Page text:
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Starts With A Bang

Why do telescopes have holes in the middle?

It’s actually better to not catch that extra light. Here’s why.

“A mouse does not rely on just one hole.” –Plautus

If you want to see farther, deeper and more detailed into the Universe, you gather more light.

Image credit: the CANDELS UDS Epoch 1 observations; image produced by Anton Koekemoer (STScI).

You accomplish by either observing for longer, collecting more photons, or by building a bigger telescope.

Image credit: Richard Wainscoat/Gemini Observatory/AURA/NSF.

The larger the diameter of your primary mirror (or lens), the more light you can collect at once.

Image credit: Wikimedia Commons user Cmglee.

Doubling your diameter actually quadruples the amount of light you can pick up.

Image credit: Refracting telescope of the Strasbourg observatory, France, from Wikimedia Commons user Pethrus.

You can build a refracting telescope, where the lens focuses the light, as large as you want, with no problem. But lenses are heavy, expensive, and limited in size by practical constraints.

Image credit: 24 inch convertible Newtonian/Cassegrain reflecting telescope, formerly on display in the Franklin Institute rooftop observatory. Under a c.c.a.-s.a.-3.0.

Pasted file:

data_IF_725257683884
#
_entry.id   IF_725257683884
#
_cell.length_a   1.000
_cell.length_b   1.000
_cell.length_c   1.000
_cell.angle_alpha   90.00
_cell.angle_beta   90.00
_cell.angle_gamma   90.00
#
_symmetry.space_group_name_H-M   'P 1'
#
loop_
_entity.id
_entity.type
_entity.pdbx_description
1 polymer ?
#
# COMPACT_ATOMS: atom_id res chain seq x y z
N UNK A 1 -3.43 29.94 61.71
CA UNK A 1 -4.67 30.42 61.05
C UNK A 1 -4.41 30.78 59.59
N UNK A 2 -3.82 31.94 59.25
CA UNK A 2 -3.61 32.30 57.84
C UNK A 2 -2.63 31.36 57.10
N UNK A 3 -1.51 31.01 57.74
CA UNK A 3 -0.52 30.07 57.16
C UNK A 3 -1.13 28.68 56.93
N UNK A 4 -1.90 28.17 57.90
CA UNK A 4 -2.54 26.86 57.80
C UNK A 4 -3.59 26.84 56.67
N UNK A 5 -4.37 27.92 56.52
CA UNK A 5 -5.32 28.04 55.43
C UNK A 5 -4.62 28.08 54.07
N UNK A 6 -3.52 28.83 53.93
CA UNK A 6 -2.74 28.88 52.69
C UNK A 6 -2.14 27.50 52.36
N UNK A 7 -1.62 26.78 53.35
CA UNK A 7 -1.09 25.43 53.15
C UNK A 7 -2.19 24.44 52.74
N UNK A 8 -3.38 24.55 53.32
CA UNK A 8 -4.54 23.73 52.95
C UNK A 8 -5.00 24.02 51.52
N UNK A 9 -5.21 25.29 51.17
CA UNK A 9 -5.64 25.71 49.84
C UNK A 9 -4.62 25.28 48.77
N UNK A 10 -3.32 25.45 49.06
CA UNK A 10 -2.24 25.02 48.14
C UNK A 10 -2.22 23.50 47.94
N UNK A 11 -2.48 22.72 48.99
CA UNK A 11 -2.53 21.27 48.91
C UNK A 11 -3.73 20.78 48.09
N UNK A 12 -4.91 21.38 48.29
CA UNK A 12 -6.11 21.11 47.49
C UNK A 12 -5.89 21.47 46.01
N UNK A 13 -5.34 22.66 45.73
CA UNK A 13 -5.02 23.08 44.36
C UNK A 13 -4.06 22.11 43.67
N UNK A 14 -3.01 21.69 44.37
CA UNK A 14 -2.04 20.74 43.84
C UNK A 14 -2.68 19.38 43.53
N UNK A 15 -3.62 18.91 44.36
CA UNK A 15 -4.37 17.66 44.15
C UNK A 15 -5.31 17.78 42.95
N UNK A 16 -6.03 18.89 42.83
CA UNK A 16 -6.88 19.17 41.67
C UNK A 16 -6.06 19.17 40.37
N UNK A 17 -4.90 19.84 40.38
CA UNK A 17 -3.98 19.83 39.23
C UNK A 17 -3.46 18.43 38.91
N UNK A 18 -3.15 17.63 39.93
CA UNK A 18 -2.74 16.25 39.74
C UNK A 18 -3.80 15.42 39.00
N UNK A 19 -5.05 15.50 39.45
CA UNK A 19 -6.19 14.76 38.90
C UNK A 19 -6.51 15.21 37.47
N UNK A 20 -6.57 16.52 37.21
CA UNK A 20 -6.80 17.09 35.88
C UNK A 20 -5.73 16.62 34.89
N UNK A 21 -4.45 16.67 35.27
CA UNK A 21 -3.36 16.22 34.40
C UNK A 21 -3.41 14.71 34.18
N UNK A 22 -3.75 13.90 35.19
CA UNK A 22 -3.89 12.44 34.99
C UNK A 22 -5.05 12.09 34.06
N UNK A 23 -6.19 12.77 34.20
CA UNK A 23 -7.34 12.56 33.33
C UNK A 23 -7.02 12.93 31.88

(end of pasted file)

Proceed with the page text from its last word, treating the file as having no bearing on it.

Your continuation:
Reflecting allows you to go bigger, since large (or segmented) mirrors are easier to build than lenses, but the light must be focused in front of the primary mirror.

Image credit: flickr user z2amiller, via, of the Keck secondary mirror.

That means you need a secondary mirror/apparatus, which otherwise interferes with the incoming light and produces unwanted image artifacts.

Image credit: ESO/G. Huedepohl.

Leaving a gap in the primary mirror’s center alleviates this problem completely.

Image credit: Wikimedia Commons user Eudjinnius, of a diagram of Herschel-Lomonosov telescope system.

Alternatively, you could have the light focused off-axis, but you wind up obtaining less light overall that way.

Image credit: Giant Magellan Telescope — GMTO Corporation.

Adding a hole actually improves your image overall, maximizing the useful light you gather, without extra errors.

Image credit: Lori Stiles and John Florence (University of Arizona).

Mostly Mute Monday tells the story of a single astronomical phenomenon or object in visuals, images and video in no more than 200 words.

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